Canaries being prepared for breeding should be in the peak of condition. This applies equally to the feet and legs as it does to the constitution of the bird. My practice is to supply a selection of grits throughout the year, with an added calcium supply in preparation for the forthcoming egg laying cycle. This means I need to keep a watchful eye on the birds toe nails, as they can grow quite quickly, if left unchecked. Long nails may be harmful to the birds if they get entangled on thin perching or aviary wires etc, and can result in damaged toes if they become entangled in nesting material. Similarly, eggs can be punctured, or matings may be unsuccessful.
Introducing birds to their flight cages provides an ideal opportunity to check the nails.
Using a training cage, assess the length of each birds nails. Ideally, they should be no more than a quarter of an inch long. Healthy nails are slightly curved, and without twists or kinks. Over long nails grow in circles, turning back underneath the perch, when the bird is resting.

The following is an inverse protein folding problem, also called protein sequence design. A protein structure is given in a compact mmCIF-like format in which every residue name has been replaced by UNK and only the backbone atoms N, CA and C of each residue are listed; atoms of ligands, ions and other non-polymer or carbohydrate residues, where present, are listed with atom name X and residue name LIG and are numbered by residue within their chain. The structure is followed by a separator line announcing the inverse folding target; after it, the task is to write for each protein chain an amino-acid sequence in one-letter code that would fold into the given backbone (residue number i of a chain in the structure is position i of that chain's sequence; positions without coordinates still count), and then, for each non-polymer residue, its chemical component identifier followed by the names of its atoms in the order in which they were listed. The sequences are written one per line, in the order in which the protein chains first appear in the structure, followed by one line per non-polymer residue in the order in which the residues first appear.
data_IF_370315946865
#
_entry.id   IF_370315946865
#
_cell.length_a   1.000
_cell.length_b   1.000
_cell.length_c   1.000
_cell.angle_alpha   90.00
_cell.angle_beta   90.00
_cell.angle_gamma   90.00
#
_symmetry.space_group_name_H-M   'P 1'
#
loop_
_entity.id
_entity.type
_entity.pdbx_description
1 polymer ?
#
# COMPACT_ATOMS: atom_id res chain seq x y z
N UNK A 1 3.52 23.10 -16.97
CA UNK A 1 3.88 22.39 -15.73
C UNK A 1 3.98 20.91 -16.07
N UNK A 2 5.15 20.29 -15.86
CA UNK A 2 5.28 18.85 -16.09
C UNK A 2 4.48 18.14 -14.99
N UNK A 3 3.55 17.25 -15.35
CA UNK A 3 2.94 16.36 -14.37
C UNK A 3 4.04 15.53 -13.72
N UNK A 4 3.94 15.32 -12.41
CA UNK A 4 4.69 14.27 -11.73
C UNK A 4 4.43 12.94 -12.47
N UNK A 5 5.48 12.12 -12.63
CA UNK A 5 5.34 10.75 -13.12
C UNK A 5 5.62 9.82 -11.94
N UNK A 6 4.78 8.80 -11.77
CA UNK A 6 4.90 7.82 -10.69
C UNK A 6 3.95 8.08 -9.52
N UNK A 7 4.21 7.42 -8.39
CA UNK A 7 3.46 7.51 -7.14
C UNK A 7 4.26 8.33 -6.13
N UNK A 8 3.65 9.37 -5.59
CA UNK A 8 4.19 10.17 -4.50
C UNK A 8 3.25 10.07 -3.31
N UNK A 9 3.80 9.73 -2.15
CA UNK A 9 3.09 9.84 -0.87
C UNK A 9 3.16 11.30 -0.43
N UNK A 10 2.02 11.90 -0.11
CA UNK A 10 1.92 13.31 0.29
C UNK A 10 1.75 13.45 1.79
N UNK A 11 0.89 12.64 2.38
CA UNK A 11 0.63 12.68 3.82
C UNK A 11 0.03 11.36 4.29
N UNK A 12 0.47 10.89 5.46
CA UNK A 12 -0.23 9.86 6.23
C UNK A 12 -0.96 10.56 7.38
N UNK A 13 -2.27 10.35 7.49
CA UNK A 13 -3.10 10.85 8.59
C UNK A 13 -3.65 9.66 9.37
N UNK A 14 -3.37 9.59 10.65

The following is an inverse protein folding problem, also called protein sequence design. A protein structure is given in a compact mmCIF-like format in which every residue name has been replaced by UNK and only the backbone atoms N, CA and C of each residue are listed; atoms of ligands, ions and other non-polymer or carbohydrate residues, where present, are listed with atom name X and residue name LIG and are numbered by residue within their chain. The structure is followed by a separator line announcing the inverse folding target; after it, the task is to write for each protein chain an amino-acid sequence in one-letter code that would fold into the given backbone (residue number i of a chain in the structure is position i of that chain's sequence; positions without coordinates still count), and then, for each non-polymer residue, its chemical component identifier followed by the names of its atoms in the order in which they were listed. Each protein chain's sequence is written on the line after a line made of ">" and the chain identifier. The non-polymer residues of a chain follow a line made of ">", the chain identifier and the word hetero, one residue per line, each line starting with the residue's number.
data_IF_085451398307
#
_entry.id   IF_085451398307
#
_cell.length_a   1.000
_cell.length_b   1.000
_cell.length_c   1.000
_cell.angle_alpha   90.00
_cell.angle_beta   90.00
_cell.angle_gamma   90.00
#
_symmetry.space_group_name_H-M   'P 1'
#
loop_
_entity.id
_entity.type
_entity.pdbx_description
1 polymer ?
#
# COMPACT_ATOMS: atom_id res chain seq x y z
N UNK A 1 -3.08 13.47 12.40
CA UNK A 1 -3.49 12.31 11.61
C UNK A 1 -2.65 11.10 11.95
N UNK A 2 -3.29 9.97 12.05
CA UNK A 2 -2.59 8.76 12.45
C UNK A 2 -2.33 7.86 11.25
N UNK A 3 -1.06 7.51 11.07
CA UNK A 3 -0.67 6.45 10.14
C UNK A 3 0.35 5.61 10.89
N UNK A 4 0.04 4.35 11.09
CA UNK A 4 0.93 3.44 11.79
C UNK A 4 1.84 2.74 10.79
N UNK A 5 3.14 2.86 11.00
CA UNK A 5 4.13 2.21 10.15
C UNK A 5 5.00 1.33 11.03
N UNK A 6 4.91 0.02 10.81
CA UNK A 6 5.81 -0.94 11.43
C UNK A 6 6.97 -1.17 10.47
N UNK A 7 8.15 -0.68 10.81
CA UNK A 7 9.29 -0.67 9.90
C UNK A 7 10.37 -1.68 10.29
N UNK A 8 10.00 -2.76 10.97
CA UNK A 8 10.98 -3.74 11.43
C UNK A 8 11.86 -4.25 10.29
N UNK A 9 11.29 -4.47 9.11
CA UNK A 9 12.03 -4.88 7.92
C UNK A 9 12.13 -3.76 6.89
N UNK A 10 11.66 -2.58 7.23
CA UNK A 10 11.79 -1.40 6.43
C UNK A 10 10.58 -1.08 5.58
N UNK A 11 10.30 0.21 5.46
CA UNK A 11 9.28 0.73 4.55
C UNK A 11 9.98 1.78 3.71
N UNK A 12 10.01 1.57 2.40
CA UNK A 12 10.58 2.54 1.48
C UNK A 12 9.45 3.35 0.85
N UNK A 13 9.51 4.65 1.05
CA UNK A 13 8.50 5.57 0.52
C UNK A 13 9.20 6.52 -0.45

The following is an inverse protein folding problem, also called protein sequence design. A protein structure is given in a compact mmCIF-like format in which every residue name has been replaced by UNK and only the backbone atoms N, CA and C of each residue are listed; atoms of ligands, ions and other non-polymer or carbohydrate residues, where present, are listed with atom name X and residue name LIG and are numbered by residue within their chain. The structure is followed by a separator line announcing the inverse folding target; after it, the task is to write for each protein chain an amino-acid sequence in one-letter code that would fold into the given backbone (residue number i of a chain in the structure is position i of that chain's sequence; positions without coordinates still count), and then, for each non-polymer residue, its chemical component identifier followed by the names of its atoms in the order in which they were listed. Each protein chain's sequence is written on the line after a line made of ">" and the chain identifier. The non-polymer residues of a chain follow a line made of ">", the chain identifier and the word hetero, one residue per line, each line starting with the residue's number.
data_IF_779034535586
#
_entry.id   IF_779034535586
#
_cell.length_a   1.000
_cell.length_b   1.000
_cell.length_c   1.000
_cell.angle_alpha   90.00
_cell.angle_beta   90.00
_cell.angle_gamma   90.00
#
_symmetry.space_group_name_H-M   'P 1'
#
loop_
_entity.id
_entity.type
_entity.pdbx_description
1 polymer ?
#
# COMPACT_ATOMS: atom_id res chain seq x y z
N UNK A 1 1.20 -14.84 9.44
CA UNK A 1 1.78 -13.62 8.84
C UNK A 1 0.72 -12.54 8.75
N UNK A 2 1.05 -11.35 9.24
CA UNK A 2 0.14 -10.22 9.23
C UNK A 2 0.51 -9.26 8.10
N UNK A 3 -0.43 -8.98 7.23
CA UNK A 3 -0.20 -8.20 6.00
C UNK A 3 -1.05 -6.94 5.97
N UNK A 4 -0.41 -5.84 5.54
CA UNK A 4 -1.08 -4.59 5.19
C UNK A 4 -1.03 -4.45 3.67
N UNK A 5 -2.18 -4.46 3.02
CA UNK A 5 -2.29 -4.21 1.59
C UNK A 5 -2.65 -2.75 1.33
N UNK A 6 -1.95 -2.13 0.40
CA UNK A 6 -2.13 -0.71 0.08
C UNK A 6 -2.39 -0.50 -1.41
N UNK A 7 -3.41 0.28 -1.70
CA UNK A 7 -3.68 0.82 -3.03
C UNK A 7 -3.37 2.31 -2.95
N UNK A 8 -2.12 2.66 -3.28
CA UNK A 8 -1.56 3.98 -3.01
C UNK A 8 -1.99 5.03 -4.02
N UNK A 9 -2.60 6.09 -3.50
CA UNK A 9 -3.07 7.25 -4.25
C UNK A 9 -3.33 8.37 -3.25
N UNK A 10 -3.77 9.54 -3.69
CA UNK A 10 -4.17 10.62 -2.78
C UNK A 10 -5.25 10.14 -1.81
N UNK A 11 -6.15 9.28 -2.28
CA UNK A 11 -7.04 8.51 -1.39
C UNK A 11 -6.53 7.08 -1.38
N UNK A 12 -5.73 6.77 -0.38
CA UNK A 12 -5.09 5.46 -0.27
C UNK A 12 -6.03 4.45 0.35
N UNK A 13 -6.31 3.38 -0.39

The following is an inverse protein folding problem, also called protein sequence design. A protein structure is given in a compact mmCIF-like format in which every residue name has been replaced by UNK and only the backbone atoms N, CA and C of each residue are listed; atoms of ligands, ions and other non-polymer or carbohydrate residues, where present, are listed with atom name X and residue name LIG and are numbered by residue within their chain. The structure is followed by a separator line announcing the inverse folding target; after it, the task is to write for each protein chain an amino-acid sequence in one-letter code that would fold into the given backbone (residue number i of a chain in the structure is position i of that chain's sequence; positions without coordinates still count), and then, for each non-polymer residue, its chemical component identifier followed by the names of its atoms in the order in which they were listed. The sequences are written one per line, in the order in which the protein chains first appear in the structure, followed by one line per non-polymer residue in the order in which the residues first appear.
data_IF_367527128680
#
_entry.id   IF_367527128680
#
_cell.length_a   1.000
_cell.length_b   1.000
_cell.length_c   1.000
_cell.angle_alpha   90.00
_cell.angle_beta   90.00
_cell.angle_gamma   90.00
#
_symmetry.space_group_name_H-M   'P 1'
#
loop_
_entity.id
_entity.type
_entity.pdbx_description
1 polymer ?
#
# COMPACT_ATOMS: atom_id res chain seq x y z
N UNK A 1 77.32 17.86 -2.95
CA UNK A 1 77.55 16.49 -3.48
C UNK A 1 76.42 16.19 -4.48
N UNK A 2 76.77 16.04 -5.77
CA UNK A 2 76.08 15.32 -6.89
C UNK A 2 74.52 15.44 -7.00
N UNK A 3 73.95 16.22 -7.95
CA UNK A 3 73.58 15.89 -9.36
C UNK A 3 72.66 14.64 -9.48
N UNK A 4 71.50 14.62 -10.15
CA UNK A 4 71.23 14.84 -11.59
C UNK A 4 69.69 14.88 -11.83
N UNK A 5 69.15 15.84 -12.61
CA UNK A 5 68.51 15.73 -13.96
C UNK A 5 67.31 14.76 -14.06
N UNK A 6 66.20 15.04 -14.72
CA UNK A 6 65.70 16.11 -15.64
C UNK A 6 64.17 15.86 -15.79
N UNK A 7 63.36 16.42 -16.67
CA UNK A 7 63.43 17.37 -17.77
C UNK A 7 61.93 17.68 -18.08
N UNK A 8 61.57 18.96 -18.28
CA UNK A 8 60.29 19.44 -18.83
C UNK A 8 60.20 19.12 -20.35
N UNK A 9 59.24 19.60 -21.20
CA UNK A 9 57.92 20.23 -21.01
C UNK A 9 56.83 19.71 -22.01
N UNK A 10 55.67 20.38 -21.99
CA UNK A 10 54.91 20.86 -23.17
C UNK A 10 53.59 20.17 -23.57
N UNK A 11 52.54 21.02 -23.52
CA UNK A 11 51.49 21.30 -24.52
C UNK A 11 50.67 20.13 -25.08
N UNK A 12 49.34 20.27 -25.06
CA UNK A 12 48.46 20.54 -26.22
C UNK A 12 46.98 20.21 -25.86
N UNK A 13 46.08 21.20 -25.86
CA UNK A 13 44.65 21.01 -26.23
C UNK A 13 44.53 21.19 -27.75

Mostly, it is just the hind claw and the middle front facing claw which will need trimming. Never use scissors. They are difficult to manage, and may slip. Instead, use a small pair of nail clippers, which have a curved pair of jaws, are designed for the job, and which can be easily operated using only one hand.
Hold the extended claw to the light and you will see a single vein running through the centre of the nail. Clip near to this vein, but be careful not to cut it as you do not want the canary to suffer any loss of blood. If an accident happens, a dab of iodine usually works, or cauterise the wound with a lit cigarette in severe cases.